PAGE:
Sexual harassment is a crime. A crime punishable by law, not here of course, but in the western countries. Here it is different: although some degree of awareness has started to spread, those being blamed and pointed at as responsible for the offense are the women. You probably know how this usually happens: every time you show your disapproval to “Si Sayyid” [in reference to the protagonist of Naguib Mahfouz's Cairo Trilogy, archetype of polygamous and misogynous patriarch] the only answer you will get is “they [the women] incite and provoke us. Look how they dress! Damn them!”
There is indeed a current now that tries to push us, most of us unaware of it, to a time when women were seen as a means to satisfy the wishes and whims of men. This is what has actually happened: after a relative development in the ways we see things in some Arab countries, especially during the second half of the twentieth century, now we're back to square one. The only thing we seem to notice in a woman is her body.
This is unbelievably disgusting. Out of compassion for myself and for you I will conclude by a kind of cathartic call. So let me say: God damn men!!

The issue of sexual harassment was also tackled by writer and blogger Mohamed Mouâd EL GORDE (Medmouad) who calls for more respect and courtesy toward women. He writes:

I owe to my mother who, after the prematured death of dad, sacrified herself to raise us & to have all we need & my maternal aunts who didn't marry just to take care of us & later of grandma. Education & ethics in which I believe came from them & thanking them won't be enough whatever I do. Those silly men should think twice.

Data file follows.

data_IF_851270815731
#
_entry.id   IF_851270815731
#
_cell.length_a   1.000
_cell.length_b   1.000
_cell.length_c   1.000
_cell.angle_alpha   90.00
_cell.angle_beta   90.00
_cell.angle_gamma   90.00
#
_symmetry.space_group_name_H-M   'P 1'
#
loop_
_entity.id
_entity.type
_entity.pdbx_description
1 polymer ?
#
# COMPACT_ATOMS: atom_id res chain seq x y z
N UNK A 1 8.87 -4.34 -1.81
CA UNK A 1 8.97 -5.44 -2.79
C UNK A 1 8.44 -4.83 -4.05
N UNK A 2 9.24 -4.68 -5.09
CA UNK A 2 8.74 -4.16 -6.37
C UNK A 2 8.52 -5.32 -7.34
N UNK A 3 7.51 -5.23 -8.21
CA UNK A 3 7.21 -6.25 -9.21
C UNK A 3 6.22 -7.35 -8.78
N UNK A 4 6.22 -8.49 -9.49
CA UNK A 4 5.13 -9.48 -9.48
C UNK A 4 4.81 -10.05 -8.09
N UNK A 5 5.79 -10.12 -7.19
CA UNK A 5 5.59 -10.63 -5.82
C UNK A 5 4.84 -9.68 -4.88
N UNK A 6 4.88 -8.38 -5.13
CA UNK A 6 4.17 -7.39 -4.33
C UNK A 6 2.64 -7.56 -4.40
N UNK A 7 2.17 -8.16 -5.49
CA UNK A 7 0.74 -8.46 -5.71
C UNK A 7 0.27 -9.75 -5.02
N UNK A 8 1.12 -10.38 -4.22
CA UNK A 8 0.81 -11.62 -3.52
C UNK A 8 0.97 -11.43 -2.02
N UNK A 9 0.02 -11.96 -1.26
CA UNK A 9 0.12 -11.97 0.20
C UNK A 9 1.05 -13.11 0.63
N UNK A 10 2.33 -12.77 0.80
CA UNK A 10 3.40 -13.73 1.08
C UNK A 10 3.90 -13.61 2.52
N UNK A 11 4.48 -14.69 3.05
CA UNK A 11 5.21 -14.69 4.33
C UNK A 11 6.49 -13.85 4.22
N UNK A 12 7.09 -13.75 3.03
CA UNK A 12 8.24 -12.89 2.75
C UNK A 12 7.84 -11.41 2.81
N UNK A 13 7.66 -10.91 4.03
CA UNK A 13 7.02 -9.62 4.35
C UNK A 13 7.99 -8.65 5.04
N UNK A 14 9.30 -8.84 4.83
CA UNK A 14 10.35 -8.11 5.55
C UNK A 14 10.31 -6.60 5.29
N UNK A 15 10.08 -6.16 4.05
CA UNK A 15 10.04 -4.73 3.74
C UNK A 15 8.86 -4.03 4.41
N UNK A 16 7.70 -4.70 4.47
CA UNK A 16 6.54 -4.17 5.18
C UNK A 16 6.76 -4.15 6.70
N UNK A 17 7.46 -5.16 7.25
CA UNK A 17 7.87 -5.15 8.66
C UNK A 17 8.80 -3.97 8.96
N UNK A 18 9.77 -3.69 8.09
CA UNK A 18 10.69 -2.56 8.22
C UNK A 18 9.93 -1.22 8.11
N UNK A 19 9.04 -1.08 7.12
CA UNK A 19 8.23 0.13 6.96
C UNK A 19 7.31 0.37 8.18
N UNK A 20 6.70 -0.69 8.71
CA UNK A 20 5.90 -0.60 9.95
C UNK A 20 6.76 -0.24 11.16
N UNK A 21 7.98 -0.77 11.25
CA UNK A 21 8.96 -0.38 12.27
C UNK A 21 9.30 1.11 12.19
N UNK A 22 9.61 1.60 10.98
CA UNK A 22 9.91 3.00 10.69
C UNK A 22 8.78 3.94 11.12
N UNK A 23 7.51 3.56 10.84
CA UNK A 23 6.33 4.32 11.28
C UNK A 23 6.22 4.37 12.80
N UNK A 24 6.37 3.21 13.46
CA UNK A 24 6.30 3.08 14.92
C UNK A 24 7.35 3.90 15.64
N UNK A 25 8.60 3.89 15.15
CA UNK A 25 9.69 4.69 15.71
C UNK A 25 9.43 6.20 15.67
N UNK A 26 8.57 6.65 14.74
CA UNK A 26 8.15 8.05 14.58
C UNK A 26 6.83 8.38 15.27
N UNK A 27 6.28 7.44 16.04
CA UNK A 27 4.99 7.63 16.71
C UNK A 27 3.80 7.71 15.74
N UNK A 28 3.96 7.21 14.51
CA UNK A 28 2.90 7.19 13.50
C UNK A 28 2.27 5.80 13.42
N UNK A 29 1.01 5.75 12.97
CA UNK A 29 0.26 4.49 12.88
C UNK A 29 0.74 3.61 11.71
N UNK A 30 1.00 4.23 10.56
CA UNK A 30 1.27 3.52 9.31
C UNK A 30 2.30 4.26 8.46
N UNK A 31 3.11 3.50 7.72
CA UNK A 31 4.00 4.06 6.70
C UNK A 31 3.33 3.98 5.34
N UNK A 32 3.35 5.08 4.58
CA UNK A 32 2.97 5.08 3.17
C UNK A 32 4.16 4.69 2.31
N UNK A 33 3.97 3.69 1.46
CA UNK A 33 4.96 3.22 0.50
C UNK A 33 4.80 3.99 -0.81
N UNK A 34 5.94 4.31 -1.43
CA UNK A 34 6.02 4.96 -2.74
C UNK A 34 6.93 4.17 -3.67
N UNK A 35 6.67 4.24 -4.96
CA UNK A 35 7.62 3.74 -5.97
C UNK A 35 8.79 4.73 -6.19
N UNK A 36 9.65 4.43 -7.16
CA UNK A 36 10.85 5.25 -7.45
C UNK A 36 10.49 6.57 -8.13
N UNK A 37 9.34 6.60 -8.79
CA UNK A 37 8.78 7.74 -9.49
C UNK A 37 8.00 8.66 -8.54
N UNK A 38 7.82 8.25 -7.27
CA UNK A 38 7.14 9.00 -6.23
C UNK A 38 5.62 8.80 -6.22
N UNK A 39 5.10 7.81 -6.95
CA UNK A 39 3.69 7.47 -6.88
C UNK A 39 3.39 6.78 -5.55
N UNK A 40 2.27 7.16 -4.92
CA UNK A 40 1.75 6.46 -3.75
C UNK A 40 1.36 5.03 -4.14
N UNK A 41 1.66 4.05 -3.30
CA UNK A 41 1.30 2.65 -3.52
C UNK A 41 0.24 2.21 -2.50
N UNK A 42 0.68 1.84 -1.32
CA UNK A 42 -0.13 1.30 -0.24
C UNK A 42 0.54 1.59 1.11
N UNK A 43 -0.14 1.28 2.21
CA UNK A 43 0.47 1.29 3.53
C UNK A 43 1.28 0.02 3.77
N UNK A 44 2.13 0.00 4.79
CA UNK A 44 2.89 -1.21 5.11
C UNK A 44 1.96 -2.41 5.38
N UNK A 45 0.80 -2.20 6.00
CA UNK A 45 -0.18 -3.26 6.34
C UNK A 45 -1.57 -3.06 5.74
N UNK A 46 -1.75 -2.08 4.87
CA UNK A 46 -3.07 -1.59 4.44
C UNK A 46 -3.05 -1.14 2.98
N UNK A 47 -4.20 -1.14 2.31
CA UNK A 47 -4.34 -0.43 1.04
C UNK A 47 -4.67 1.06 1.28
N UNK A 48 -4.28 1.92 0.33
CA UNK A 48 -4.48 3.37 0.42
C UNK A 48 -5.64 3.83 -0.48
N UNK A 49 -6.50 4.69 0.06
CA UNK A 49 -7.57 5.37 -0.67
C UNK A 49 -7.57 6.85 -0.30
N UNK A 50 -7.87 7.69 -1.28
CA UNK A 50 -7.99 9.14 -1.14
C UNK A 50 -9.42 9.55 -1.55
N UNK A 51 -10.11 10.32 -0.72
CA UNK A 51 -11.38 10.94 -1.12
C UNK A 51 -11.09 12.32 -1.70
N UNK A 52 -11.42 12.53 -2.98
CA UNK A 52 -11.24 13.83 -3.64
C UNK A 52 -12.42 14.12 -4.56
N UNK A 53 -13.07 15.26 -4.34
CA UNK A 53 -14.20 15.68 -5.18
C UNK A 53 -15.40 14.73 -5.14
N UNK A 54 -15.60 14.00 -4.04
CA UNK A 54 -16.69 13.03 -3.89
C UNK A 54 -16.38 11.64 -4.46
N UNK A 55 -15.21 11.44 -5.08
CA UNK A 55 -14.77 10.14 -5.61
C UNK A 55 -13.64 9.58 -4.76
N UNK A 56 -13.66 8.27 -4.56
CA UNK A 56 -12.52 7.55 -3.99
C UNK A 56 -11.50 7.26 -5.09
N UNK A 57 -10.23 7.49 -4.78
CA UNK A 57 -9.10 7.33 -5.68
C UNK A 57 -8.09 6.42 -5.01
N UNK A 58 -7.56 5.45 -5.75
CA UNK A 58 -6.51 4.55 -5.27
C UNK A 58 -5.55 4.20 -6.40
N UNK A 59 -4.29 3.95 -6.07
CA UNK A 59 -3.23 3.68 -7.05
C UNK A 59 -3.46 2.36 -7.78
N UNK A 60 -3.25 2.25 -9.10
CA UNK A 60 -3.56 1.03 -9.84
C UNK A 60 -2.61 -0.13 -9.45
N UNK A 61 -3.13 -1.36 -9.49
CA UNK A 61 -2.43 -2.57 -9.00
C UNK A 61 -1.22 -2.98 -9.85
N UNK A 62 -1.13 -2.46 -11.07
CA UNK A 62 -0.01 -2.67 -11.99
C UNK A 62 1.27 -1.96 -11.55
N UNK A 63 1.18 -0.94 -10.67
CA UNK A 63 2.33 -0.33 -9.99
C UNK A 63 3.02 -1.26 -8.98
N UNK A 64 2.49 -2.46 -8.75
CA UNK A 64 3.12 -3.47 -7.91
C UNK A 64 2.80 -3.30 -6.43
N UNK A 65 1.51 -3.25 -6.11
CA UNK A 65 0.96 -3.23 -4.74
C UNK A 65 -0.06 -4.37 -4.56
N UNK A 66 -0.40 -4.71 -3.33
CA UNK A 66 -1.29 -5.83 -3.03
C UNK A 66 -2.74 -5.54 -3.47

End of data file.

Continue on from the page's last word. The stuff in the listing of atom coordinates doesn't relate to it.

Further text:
I won't allow myself to harass [any woman]. Understand as you want, I try to be as gentelman as possible.
So, men, please: have a respect for women.

Another blogger, Issam, although supportive of Kolena Laila initiative, is skeptical [Ar] about the impact such initiatives can have. He writes:

دعونا الآن نفكر في الفئة التي ستقرأ هذا الكلام.. إنها غالبا فئة مثقفة مطلعة على المدونات والأنترنت.. هذه الفئة تفهم تماما أبعاد القضية وليست على الإطلاق هي الفئة التي تحتاج إلى تنوير في الموضوع. وحتى إن وجد من هو على هذا القدر من الثقافة ورأيه يخالف ما نتكلم عنه هنا، فإن أول رد فعل سيقوم به حينما يجد موضوعا عن المرأة وحقوقها هو أن يغلق الصفحة دون أن يخسر على الموضوع سوى كلمة واحدة: “هراء!”
أظن أن الصراخ المثقف، والندوات المثقفة، كعادة الثقافة دوما، أشياء تدور في حلقة مفرغة مثقفة بدورها. إن من يهين امرأته أو يضربها أو يتحرش بها لن تجده على الأرجح يتصفح هذه التدوينات أو يحضر الندوات أو يشارك في المهرجانات.

Let us now think about who will actually read these words: it is often an educated class familiar with blogs and the Internet. This class fully understands the proportions of the problems facing women, and is not at all a category that one needs to enlighten on the subject. Even if one can find educated readers with an opinion contrary to what we are talking about here, I imagine the first reaction such reader might have when coming across this story about women and their rights, would be to close the page uttering this one word: “Nonsense!”
I think that cultural screaming, cultural seminars, and cultural things in general tend to revolve in a vicious circle. The one who insults his wife or beats or harasses her probably will not be browsing these pages or attending seminars or participating in meetings.

Hind Idrissi, writing on Hindapress [Ar], yearns for a time when, she says, men and women used to respect each other more. She writes: